01 September 2010

Bicycle right from the Denver Airport

I wasn't prepared this time, but perhaps on my next trip to Denver I will be ready to avail myself of the designated bike route that has signs posted all over the airport.

Here you can see that the bike route starts inside the terminal!

bike route Denver International Airport
Viewed from Passenger Pickup, these are the bike signs that mark the route (look at that hot sun and plan to bring water!):

DIA bike route signs
This is the only bike parking I saw at DIA, making me think there is either an employee shed somewhere or they mostly envision this bike route for travelers.

DIA bike parking
Here are examples of the signage along the road:

Bike route leaving the airport

This route is not for the faint of heart. People who have done it report that riding so close to cars zipping by at 70 is nerve racking (but something they would do again). Still, I'm just happy that some facility has been made to make a distant and rather inaccessible airport more accessible.

MassBike has information about riding your bike to Logan.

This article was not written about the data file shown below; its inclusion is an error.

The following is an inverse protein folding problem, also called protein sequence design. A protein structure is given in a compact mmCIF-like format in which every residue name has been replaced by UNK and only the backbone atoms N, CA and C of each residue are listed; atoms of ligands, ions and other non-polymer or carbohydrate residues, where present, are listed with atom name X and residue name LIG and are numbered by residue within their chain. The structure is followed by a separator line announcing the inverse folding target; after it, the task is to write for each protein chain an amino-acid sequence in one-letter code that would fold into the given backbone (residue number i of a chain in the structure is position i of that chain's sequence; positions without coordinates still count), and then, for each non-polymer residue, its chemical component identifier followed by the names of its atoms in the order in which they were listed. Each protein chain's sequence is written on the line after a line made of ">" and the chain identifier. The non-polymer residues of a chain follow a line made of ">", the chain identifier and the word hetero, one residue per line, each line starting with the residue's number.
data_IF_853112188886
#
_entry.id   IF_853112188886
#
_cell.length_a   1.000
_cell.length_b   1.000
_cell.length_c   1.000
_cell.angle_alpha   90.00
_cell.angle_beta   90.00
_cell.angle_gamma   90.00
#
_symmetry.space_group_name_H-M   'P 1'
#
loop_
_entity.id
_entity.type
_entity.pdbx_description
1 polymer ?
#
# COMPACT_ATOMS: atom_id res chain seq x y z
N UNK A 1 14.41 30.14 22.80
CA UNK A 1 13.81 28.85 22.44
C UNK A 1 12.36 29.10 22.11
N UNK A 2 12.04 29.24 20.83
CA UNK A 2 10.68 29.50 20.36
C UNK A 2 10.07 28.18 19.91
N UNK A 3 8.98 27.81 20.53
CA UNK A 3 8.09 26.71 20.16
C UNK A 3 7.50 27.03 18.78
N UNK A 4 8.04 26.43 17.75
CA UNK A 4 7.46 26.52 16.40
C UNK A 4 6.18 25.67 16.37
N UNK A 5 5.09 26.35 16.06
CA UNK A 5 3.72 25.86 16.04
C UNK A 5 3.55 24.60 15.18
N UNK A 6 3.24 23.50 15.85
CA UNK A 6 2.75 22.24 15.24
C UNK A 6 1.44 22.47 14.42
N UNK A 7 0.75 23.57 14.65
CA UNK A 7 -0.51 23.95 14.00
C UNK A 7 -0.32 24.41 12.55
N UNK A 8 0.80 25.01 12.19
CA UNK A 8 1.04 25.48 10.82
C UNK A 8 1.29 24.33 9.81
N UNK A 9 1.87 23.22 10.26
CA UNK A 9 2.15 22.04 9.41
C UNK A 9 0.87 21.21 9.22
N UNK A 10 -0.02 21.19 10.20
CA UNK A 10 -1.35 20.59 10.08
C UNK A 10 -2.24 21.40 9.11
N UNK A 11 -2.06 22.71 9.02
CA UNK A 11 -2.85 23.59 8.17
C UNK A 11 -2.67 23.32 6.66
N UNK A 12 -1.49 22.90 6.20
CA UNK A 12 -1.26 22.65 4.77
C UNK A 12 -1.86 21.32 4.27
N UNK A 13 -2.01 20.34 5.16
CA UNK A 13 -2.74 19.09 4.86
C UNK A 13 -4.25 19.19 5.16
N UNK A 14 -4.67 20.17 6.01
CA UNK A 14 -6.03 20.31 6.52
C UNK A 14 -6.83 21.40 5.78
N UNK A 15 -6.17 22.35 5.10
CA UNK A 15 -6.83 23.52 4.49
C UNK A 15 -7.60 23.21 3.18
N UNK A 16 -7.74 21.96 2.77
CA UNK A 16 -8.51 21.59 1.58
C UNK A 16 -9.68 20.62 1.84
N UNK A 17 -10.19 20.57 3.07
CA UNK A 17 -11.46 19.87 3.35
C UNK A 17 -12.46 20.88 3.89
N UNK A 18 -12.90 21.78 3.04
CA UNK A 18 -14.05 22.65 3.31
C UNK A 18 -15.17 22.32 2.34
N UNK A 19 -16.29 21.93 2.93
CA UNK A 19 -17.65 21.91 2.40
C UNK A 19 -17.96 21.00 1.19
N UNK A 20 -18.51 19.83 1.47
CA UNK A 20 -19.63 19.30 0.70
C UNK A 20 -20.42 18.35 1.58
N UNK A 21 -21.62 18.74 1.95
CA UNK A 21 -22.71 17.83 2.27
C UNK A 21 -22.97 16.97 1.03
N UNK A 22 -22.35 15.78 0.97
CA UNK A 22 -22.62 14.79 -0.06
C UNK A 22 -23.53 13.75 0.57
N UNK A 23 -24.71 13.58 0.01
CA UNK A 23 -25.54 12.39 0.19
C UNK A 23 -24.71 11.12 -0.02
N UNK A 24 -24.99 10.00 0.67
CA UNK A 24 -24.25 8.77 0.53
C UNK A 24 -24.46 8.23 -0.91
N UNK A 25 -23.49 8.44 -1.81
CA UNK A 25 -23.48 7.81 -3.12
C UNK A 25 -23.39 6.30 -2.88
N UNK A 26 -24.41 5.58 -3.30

11 comments:

MandG said...

I had no idea and have probably looked right past those dozens of times. I did see a DPD bike cop riding through the airport last Sat when I was flying out.
I can't imagine riding a bike along Pena Blvd. It's scary enough to drive and I'm not a timid driver at all. There are places along I-76, which goes from Denver north east to the Nebraska line, where the designated bike route is on the shoulder of the interstate and I know a few folks who've done it on their way to bike east across Nebraska. Scary stuff but I guess you do what you've got to do!

Next time you're in town we should hook up and go for a ride,

Charlotte said...

Yeah, Peña doesn't look fun, but at least it is wide open with few turns. Though I imagine the winds could be killer.

I'd love to go for a ride next time I'm there, hopefully it will be for a longer time! :)

Meb said...

I like to read your blog post, I hope someday i can ride bicycle there

Velouria said...

70mph!

dr2chase said...

Of course, to get your bike to the airport on an airplane, means fees (even if it folds, a piece of luggage is often $25 extra, but a bike box is $100 at least ).

I was inspired to look into plain old shipping, I have a bike that is nice, but not super nice, with removable pedals. UPS will ship a bike box slowly across the country (8 days) for about $75, and the box can weigh as much as 65 pounds.

I tested this with a trash box from Wheelworks, all I need is some foam for the tubes, and I think it could be done. Bike's got detachable pedals, everything else comes off with an allen wrench, might want to protect rear derailer and large chainring a little. Weighed 35lbs.

This assumes someplace to ship it to, but if it's Silicon Valley (galactic headquarters for work) I have that place.